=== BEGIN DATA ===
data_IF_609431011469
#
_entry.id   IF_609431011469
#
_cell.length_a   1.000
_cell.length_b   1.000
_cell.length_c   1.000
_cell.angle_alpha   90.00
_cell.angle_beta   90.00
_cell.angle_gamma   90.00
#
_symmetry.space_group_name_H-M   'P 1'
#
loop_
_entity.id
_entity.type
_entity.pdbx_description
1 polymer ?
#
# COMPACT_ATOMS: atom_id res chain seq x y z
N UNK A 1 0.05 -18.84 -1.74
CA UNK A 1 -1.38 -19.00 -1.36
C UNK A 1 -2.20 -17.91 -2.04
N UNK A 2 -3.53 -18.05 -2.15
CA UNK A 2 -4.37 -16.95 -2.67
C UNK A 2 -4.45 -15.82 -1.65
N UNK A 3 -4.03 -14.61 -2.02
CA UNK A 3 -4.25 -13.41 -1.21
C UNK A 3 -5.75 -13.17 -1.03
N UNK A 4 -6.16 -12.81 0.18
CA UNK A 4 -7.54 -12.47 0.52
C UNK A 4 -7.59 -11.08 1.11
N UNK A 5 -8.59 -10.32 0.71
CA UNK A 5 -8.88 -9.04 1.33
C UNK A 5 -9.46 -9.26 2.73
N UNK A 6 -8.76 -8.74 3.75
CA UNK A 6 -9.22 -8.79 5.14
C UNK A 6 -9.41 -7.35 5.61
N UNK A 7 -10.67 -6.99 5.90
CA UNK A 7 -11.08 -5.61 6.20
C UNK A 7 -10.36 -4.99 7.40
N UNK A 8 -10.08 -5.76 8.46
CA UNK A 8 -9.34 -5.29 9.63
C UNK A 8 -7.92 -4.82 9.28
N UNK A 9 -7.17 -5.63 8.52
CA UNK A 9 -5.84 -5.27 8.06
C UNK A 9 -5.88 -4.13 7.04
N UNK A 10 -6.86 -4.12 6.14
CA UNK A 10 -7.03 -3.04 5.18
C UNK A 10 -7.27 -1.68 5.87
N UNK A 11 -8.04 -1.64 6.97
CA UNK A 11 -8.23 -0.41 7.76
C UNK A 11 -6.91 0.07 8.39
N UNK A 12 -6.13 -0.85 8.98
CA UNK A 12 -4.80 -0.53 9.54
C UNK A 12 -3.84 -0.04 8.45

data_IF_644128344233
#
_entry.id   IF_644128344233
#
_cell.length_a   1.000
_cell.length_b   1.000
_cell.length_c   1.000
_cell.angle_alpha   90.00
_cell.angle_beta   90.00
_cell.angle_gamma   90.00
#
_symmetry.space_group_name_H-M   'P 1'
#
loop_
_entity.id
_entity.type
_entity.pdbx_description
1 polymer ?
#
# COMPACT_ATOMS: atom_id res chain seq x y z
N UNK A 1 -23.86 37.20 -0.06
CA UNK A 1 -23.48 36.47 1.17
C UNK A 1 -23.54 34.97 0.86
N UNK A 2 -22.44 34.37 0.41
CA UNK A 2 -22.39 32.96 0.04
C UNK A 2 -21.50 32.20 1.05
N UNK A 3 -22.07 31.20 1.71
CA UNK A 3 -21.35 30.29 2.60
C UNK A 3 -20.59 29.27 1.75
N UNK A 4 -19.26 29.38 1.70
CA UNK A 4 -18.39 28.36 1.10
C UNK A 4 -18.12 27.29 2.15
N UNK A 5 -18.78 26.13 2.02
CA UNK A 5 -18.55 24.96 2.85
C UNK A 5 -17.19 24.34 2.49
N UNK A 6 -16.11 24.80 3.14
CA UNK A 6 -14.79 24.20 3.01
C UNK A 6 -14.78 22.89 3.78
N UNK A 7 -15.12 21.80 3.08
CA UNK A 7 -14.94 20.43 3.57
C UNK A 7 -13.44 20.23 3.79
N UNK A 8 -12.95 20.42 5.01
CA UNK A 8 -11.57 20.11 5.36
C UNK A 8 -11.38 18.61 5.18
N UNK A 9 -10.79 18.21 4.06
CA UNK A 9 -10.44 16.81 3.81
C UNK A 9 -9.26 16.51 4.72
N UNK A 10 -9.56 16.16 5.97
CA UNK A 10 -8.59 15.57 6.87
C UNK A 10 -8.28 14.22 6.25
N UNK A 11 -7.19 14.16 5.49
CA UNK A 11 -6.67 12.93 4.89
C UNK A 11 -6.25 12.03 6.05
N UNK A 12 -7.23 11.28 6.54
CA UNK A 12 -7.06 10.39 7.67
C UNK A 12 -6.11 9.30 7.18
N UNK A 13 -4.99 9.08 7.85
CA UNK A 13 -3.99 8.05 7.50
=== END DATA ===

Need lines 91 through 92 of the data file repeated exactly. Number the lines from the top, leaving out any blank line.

C UNK A 5 -17.19 24.34 2.49
N UNK A 6 -16.11 24.80 3.14